When a pathogen gets into your body and your body detects it, there are many parts of the immune system that are going to kick in. You have many different cells that are designed to kill the pathogen, and your body will also create antibodies to help fight off future infections. The internal thermostat in the brain will rise to make an undesirable environment for that pathogen. This is what we call a fever.
Here are 3 common misconceptions when it comes to fevers.
1. Lower a fever to get you better – That is incorrect. In fact, your body purposely created that fever in response to a pathogen, to rid your body of that pathogen. When you worry about bringing down a fever it is like a fireman who tries to turn off the fire alarm rather than fighting the fire. Moderate to high fevers (up to 106) can usually be allowed to run its course.
2. A high fever is the main concern – That is incorrect. The main concern should actually be dehydration, NOT the fever. Prolonged fever, vomiting, and diarrhea are things that can cause dehydration, and when the body is dehydrated it makes it harder for the body to maintain a stable temperature at high levels. Infants in particular are more susceptible to dehydration.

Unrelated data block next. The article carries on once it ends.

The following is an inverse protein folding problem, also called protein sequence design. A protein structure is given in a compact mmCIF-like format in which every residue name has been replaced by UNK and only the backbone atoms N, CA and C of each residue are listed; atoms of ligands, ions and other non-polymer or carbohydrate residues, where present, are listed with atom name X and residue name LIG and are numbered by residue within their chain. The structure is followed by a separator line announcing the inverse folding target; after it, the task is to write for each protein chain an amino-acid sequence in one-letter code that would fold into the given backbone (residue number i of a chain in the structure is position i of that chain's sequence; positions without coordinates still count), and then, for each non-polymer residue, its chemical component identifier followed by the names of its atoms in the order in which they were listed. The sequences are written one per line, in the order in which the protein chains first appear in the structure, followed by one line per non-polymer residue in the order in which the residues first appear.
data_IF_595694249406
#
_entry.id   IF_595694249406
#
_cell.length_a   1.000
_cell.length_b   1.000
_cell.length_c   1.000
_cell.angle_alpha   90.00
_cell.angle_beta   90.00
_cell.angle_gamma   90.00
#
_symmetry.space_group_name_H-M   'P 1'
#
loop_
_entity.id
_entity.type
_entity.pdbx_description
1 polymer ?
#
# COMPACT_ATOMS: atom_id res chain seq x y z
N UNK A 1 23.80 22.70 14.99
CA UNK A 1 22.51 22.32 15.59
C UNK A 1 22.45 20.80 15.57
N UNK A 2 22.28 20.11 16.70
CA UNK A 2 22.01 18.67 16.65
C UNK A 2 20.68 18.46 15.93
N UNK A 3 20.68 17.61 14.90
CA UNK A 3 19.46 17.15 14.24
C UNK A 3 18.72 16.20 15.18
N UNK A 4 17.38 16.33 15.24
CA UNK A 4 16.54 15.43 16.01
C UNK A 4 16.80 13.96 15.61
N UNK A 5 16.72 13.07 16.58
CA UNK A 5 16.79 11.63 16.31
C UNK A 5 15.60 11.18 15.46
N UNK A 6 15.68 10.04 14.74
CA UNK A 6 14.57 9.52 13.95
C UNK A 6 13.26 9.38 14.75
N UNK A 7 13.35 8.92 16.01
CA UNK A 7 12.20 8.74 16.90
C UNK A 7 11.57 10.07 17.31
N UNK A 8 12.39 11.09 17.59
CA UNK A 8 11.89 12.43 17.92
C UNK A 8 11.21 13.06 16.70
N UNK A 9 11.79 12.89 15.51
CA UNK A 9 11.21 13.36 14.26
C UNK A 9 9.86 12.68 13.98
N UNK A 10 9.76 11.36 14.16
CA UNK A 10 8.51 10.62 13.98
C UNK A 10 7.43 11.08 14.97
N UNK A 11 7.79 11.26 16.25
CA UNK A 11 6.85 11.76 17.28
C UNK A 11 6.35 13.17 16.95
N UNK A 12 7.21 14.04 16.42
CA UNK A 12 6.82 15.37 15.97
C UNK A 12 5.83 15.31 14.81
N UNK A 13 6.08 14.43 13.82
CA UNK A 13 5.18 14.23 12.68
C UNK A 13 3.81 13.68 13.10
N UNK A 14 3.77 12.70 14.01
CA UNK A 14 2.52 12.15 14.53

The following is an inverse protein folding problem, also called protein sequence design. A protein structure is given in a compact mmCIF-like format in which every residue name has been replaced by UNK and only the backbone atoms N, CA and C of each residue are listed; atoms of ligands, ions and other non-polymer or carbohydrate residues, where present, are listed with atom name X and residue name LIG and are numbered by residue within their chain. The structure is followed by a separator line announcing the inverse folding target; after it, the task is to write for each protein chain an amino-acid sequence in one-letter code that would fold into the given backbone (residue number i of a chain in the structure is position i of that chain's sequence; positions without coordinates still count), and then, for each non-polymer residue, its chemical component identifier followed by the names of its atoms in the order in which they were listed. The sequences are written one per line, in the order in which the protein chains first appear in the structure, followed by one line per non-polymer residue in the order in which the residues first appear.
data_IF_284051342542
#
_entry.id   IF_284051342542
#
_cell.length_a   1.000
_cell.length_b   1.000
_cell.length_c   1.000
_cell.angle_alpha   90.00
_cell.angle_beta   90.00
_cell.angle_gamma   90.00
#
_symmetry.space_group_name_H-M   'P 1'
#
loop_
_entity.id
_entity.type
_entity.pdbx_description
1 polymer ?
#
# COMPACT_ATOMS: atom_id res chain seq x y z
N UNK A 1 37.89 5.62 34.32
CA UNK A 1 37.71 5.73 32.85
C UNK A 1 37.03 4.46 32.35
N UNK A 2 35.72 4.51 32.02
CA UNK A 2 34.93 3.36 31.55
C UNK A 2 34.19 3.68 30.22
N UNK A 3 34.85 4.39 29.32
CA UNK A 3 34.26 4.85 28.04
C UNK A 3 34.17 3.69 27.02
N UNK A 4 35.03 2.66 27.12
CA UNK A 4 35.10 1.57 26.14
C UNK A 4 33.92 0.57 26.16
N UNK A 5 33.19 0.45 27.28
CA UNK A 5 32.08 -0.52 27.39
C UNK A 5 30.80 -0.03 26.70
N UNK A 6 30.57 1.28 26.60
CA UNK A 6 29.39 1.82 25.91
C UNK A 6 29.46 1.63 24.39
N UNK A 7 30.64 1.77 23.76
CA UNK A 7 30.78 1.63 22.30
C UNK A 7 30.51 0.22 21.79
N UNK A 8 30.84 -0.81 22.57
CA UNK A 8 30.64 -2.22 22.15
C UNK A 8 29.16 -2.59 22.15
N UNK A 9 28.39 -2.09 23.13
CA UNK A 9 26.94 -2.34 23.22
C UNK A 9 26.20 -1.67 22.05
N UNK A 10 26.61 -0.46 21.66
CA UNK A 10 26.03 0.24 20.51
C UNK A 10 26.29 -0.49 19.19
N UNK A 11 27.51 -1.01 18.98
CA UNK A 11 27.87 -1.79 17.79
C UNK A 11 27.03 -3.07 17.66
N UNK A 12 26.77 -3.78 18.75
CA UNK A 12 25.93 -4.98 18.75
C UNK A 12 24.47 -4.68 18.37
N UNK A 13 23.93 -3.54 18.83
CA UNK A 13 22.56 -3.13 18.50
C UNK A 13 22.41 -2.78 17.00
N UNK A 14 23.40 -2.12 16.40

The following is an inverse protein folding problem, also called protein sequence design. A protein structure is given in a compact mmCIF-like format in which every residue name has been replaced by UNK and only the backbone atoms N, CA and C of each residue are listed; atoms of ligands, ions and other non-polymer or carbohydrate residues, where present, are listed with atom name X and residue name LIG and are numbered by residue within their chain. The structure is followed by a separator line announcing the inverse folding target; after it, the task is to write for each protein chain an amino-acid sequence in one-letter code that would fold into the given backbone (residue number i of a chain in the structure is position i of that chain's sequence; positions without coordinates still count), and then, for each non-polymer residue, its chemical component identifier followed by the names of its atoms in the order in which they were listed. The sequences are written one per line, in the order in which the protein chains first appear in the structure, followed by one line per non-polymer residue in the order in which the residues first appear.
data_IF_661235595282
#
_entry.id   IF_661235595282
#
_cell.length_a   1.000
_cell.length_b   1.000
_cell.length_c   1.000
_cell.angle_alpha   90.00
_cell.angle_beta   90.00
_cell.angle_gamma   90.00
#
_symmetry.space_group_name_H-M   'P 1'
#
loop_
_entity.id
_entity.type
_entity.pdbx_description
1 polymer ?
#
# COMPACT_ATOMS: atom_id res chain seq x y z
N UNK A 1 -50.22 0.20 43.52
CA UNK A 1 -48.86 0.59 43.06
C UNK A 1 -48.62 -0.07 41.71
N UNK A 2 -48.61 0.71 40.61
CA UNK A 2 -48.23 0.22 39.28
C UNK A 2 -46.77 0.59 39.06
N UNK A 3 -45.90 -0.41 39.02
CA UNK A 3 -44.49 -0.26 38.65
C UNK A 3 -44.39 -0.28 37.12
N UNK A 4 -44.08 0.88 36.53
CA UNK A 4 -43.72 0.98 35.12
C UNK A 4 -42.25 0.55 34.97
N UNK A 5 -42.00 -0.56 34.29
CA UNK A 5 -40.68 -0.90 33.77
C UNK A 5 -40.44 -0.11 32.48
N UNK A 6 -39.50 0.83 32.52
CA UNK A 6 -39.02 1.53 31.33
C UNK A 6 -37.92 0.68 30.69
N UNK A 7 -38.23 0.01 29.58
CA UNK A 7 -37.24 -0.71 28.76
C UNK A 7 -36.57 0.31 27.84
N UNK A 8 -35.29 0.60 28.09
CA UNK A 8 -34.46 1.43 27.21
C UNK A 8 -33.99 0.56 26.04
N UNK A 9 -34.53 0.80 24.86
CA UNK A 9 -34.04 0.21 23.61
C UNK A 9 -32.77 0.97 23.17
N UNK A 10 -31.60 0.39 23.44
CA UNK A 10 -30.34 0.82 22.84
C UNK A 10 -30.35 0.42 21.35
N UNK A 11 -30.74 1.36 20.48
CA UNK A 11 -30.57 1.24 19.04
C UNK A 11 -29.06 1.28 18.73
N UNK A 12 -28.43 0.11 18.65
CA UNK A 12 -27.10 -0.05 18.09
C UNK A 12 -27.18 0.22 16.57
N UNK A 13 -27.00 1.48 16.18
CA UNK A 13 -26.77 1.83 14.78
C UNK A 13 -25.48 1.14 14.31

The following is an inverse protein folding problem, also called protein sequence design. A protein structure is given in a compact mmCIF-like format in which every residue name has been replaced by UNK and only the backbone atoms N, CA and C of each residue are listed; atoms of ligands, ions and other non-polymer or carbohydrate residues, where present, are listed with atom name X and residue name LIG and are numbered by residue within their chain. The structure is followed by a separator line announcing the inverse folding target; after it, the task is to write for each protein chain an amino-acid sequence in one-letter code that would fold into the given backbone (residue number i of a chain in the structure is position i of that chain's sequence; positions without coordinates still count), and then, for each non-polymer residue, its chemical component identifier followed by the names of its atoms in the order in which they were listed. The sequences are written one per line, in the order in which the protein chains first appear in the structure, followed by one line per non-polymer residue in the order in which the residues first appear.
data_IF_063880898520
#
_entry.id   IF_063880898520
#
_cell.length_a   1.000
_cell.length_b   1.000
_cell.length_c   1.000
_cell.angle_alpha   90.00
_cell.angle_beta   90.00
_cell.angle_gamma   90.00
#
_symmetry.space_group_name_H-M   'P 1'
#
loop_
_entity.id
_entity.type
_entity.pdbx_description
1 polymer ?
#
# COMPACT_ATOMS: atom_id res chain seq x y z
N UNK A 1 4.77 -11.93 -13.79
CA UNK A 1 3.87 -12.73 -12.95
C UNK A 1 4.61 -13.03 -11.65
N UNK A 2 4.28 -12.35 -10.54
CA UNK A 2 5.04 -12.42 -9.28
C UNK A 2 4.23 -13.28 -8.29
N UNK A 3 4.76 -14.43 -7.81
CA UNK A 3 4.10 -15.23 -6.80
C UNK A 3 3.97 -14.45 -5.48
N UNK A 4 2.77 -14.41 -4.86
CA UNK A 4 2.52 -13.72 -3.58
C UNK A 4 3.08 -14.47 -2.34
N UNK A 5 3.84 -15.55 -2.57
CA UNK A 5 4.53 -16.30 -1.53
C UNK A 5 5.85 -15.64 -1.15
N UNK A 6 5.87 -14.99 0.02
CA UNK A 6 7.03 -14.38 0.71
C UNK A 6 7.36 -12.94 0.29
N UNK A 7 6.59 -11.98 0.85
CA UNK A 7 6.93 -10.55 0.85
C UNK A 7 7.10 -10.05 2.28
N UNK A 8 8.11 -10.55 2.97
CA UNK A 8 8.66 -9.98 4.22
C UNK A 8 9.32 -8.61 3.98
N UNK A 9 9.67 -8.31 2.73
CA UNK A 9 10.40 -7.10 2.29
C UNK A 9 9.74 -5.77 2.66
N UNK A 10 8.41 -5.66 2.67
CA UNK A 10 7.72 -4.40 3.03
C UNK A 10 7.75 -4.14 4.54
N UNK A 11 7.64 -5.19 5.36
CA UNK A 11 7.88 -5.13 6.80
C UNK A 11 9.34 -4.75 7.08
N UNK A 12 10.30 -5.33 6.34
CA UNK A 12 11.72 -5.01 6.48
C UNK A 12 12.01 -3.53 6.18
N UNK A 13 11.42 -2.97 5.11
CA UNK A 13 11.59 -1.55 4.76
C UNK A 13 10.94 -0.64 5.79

3. A high fever can cause brain damage – That is incorrect. If brain injury does occur with a fever illness, the damage to the brain was caused because of the infection in the brain or meninges (encephalitis or meningitis) and not because of a very high fever.
So what should you do? Trust your body, your body is designed to stay in balance, and sometimes it takes a fever to maintain that balance.
1. Atkins, E. Fever: Historical Perspectives and Evolution of Modern Views. Brit J of Rheumatology 1985; 24 (suppl 1):1-5
2. Crocetti, M et al. Fever Phobia Revisited: Have Parental Misconceptions About Fever Changedin 20 Years? Pediatrics 2001, 107(6): 1241-1246
3. Fletcher, JL, Creten, D. Perceptions of Fever Among Adults in a Family Practice Setting. J Fam Pract 1986; 22(5):427-430
4. Klein, NC, Cunha, BA. Treatmentof Fever. Infec Dis Clin North Am 1996; 10(1):211-6